When people visit Uluwatu and Nusa Dua, most commonly Uluwatu Beach and Uluwatu Temple are on everyone’s list with a few other beaches thrown in there. But if you really want to explore the beauty of South Bali, here’s where to go.
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Table of Contents
- 1 Travel Tips for Bukit Peninsula
- 2 Beaches in Uluwatu
- 3 Beaches in Nusa Dua
- 4 Best Temples
- 5 Garuda Wisnu Kencana Cultural Park
Travel Tips for Bukit Peninsula
What to Pack
Since you are headed to the beachside, swim stuff is a necessity. Wear your bathing suit underneath, bring a quick dry towel and sunglasses. Since sunscreen and tanning lotion are expensive in Bali, I would pack those as well. Don’t forget to opt for the environmentally friendly kind.)
If you drive your own scooter, bring your helmet, international driver’s license, a sarong to cover the hot seat and a light tunic or kimono for cooler nights. (And to protect your skin from the tiny insects at dusk. Driving through them kinda hurts.)
Most of these attractions on Bukit Peninsula are free but it’s always a good idea to have cash on you. Maybe you want to get a fresh coconut or a bottle of water.
How to Get Around
If you are staying on Bukit Peninsula in Bali South, you can easily take a Go-jek to get around to closer locations. (There’s a free app and it’s a must have when in Bali.)
Should you come down from Kuta, Legian or Denpasar, the cheapest way is by Bluebird taxi. Use the free app to avoid getting a fake car off the street and getting scammed.
For a day trip combining several sites, I recommend getting a tour. You can ask in facebook forums or at the “tourist information” shops on Bali’s streets. These are basically just taxi drivers offering day rates for touring you around.
If you want to make sure English is spoken well and you don’t mind travelling in a small group, you can also book an arranged tour. A classic is the Uluwatu sunset and Kecak dance tour, which also hits up Padan Padang beach. Check availability.
The most popular way to get around Bali, however, is by scooter. If you know how to confidently drive a scooter and want to brave the windy and busy roads of Bali, you can rent one.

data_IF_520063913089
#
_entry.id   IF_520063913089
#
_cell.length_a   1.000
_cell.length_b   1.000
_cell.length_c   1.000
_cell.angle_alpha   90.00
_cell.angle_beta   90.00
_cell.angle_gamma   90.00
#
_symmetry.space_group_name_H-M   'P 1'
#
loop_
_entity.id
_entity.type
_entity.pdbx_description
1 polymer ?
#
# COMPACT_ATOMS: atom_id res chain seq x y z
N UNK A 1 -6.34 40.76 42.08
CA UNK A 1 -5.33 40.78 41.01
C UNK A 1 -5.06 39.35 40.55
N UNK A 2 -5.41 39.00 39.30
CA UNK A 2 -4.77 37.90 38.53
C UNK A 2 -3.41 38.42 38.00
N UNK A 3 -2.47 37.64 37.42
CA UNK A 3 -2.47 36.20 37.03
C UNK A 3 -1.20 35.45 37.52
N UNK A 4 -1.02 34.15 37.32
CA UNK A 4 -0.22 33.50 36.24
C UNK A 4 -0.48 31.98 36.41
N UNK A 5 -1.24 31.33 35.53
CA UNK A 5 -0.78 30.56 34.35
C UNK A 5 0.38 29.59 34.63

Scooter day rates are around 50,000 to 75,000 IDR, weekly rental costs between 300,000 and 400,000 IDR and monthly rental is double that.
Where to Stay in Uluwatu
A luxury hotel room or even villa is rather affordable in Bali – for solo travellers as well. Granted, South Bali and Uluwatu hotels especially aren’t as cheap as further up North.
For around 70 USD a night, you can get spacious, Bali-style hotel rooms with access to pools underneath the palm trees at PinkCoco Bali. Check availability here.
If you’re more the resort loving type, try Le Grande Bali with its huge outdoor pool and sleep design. Each room comes with either a balcony or terrace. Plus, there is a spa and a karaoke facility at this Uluwatu resort! Reserve your stay here.
For the ultimate instagrammable hotel in Uluwatu, try Mule Malu Tropical Stay. Rooms are painted in bright white with tasteful honey coloured wood details and splashes of colour. There is a working desk, a safe and it’s only 750m away from Bingin Beach. Check availability here.
Beaches in Uluwatu
Unlike South Bali, such as the beaches around Canggu, the Uluwatu beaches are made from white sand. The waters are a crystal clear blue. This is the tropical paradise Bali as you will see on postcards.
Plus, these South Bali beaches aren’t as polluted as in the North. (Especially if you come in high season.) Many a wedding takes place along the Uluwatu shoreline. What makes the beaches special is that you can have grand views from atop the cliffs.